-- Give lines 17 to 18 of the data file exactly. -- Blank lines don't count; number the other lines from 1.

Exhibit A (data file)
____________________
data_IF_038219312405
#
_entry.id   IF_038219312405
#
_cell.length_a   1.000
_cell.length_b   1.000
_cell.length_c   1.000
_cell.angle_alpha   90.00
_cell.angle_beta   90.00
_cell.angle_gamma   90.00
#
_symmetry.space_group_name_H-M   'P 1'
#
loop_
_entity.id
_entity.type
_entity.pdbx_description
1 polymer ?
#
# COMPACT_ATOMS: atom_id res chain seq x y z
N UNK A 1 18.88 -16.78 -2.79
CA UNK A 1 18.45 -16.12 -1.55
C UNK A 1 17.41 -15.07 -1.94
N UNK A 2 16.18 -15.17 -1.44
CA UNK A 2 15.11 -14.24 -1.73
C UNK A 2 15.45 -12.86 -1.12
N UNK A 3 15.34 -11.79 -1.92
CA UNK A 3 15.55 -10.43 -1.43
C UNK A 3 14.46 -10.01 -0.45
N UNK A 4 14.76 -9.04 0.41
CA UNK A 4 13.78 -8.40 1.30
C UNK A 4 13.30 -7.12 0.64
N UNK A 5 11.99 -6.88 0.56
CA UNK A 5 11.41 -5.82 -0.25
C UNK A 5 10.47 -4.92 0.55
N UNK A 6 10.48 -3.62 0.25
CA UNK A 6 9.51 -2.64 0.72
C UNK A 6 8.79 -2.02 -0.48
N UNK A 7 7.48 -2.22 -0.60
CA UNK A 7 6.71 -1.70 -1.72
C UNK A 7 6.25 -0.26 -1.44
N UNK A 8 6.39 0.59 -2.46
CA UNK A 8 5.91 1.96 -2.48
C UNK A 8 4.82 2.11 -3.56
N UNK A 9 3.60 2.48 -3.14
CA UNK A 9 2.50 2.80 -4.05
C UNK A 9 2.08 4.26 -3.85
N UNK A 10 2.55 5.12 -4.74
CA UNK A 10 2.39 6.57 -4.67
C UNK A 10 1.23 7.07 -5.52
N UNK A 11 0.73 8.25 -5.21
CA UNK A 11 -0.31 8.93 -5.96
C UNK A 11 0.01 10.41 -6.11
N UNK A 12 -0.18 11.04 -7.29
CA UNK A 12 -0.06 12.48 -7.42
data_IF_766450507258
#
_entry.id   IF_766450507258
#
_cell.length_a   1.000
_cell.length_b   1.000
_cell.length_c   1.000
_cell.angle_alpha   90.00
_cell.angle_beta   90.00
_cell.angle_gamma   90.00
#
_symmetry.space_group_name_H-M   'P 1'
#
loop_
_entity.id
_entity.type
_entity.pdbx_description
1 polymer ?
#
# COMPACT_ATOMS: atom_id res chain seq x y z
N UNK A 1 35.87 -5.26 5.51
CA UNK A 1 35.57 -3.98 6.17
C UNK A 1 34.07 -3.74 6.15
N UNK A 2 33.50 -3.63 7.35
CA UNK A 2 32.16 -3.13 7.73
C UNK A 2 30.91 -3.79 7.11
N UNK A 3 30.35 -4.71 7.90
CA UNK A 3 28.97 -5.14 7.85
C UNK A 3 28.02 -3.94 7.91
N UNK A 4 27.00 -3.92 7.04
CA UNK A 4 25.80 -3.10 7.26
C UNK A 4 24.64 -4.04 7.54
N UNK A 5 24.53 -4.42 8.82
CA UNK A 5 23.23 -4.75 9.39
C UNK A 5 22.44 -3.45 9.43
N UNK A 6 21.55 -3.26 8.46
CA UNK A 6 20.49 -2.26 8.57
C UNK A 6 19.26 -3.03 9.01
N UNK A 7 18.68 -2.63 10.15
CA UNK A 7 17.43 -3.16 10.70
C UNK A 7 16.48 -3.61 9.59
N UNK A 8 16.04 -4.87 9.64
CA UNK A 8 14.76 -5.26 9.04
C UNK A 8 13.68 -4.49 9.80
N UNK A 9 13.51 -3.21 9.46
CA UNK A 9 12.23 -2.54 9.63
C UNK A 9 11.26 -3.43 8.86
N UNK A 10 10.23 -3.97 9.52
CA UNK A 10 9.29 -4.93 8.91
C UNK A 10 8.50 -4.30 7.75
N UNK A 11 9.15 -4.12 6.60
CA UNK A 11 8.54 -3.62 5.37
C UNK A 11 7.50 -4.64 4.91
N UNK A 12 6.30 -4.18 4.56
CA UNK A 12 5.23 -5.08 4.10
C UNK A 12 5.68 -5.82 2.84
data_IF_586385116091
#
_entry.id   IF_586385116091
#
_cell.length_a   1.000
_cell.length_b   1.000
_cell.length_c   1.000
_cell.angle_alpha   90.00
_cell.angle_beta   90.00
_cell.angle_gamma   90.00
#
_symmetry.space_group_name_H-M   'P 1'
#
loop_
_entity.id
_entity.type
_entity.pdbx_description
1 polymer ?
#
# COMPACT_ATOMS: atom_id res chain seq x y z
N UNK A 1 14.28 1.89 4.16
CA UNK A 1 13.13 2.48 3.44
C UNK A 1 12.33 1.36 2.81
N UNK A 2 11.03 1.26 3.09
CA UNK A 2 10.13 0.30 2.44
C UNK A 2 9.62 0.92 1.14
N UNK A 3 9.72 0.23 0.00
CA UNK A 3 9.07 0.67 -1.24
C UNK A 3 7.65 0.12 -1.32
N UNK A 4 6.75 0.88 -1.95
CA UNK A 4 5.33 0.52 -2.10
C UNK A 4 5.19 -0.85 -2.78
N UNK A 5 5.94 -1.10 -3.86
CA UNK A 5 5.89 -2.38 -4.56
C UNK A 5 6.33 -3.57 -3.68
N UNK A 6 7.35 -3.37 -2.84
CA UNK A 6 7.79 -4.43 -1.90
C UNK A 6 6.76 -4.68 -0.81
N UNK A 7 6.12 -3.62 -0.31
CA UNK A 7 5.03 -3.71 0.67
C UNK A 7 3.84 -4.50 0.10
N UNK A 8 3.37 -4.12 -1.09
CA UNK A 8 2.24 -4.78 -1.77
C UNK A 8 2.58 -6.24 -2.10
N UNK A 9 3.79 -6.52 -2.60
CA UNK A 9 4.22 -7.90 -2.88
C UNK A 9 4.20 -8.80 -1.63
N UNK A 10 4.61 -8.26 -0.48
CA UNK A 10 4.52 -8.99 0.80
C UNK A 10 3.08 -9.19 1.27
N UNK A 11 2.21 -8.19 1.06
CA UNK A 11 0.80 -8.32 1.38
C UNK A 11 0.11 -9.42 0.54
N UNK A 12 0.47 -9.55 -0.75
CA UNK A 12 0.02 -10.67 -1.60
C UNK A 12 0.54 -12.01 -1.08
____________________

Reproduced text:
_entity.pdbx_description
1 polymer ?